Even at Under a Nickel, XELA Stock Isn’t Worth a Penny
If you’re on the prowl for penny stock bargains, Exela Technologies (NASDAQ:XELA) is a name you’ve likely come across. While facing a Nasdaq exchange delisting, for now XELA stock is, according to Finviz, one of the lowest-priced s…
If you’re on the prowl for penny stock bargains, Exela Technologies (NASDAQ:XELA) is a name you’ve likely come across. While facing a Nasdaq exchange delisting, for now XELA stock is, according to Finviz, one of the lowest-priced stocks listed on a major U.S. exchange.
However, make no mistake, being one of the lowest-priced stocks does not make Exela one of the most undervalued stocks out there. There’s a good reason you can enter a position in this business process automation and outsourcing firm today for just 4 cents per share.
In fact, XELA’s current trading price, rather than overly reflect the company’s deteriorating financials, may actually fail to fully account for them. Instead of representing a discounted valuation, Exela’s under-a-nickel valuation may in effect be merely a rounding error, and not one that benefits you.
This stock is likely worth zero. Here’s why.
Price vs. Value
“Price is what you pay, value is what you get,” is an investing maxim coined by value investing pioneer Benjamin Graham, and popularized by legendary investor Warren Buffett. It seems appropriate to reference it here, even if Graham and Buffett would likely be horrified to be mentioned in the same article as Exela Technologies.
With XELA stock, you pay just 4 cents per share, but what you get hardly represents good value. As Louis Navellier discussed earlier this month, despite all the talk of the company being in the business process automation business, in reality Exela is primarily a provider of back office services.
A low-moat, low-margin business even in good times, recent economic headwinds have made it highly unprofitable. According to Seeking Alpha, Exela’s operating losses have totaled $56.1 million over the past twelve months.
Falling revenue coupled with rising labor costs has placed Exela in a tough spot, made significantly worse by over $1.1 billion in long-term debt on its balance sheet. Servicing this debt adds another $163 million annually to its losses.
While the company is trying to turn around the ship, these efforts seem more akin to rearranging the desk chairs on the Titanic.
Why a Total Loss Appears Likely
The issue with XELA stock today is that the company’s debt exceeds its underlying value. Reporting only $14.6 million in EBITDA over the past twelve months, even if its operating business fetched an EBITDA multiple of 50, this wouldn’t even come close to repaying debt-holders.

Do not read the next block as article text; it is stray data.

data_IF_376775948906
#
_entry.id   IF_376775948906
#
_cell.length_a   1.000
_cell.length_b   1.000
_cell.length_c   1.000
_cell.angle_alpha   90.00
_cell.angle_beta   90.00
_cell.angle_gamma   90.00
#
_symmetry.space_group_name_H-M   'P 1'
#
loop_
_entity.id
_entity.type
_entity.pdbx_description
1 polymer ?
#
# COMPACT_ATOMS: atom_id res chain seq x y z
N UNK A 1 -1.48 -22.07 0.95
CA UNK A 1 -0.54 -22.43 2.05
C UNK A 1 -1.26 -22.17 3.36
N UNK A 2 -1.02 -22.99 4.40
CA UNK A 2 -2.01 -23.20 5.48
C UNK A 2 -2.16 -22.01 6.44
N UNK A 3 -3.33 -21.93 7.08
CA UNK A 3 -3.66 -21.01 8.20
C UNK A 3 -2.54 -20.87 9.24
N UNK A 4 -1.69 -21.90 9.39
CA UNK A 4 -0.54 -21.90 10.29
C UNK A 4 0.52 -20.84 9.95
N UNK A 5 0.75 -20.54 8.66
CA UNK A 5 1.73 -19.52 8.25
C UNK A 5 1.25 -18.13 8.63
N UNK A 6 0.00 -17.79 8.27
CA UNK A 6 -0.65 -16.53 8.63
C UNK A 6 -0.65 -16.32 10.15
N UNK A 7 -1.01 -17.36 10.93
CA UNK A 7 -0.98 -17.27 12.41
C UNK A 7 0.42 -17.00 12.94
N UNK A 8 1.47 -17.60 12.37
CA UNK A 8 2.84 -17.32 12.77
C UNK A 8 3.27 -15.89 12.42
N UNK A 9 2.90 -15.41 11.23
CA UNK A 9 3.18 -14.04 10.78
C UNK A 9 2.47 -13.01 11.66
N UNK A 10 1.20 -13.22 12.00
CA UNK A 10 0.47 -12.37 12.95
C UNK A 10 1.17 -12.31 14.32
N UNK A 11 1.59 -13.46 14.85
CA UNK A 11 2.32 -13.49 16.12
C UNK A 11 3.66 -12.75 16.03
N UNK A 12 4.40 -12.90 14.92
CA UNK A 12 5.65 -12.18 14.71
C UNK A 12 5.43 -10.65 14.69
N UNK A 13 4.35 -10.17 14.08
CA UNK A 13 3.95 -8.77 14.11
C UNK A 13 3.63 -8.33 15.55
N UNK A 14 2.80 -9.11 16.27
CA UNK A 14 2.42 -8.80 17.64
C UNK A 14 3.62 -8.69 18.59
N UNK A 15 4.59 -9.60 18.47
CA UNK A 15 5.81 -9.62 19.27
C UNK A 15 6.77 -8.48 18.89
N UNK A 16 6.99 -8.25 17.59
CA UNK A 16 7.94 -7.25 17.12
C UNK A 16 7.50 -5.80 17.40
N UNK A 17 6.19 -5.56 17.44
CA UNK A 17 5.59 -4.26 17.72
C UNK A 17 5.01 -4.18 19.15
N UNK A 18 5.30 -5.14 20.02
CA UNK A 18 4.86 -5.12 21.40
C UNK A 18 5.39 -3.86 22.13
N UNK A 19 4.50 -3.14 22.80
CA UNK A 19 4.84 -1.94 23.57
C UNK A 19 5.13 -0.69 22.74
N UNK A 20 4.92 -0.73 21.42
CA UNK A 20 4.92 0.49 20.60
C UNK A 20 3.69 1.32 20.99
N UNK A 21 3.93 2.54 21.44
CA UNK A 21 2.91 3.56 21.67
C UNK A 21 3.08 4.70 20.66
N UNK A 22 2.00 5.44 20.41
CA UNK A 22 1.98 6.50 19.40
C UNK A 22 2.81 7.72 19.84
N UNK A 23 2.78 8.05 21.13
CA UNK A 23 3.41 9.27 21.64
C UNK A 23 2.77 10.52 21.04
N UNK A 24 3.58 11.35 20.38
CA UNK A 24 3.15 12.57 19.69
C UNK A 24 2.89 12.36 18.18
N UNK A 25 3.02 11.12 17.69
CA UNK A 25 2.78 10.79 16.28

Yes, management has touted plans to slash as much as $75 million in operating expenses this year. Almost all of this would fall to the bottom line. Even if we assume Exela can overcome hurdles such as soaring labor costs and shrinking demand for its services, and increase its annual EBITDA by $75 million this year, it’s questionable whether this enterprise would be worth more than $1.1 billion.
Adding $75 million to the trailing twelve month figure gets us to around $89.6 million. Other outsourced services firms like Startek (NYSE:SRT) and Conduent (NASDAQ:CNDT) trade at EV/EBITDA ratios in the 6 to 7 range.
Hence Exela would likely fetch an EBITDA multiple of 7 if it were to be acquired. Applying this multiple to our post-turnaround EBITDA figure, and again enterprise value ($627.2 million) falls short of the outstanding debt.
Sure, after implementing cost-reductions, Exela could in theory further improve its profitability. The company’s EBITDA could in a few years move back to a level that gives it an underlying value well in excess of its debt, resulting in big gains for shareholders.
However, I wouldn’t count on this long-shot outcome playing out. In the meantime, Exela’s debt servicing issues aren’t going away. Even if EBITDA were to rise to nearly $90 million this year, the company would continue coming up short with interest payments, given it is carrying this debt at double-digit interest rates.
Absent a cash infusion, Exela will undoubtedly need to file for bankruptcy in this scenario. If the company were to file for Chapter 11, common shareholders would likely walk away with nothing.
Taking all of this into account, it’s clear why I believe XELA stock today isn’t worth even a penny.
On the date of publication, Thomas Niel did not hold (either directly or indirectly) any positions in the securities mentioned in this article. The opinions expressed in this article are those of the writer, subject to the InvestorPlace.com Publishing Guidelines.
Thomas Niel, contributor for InvestorPlace.com, has been writing single-stock analysis for web-based publications since 2016.
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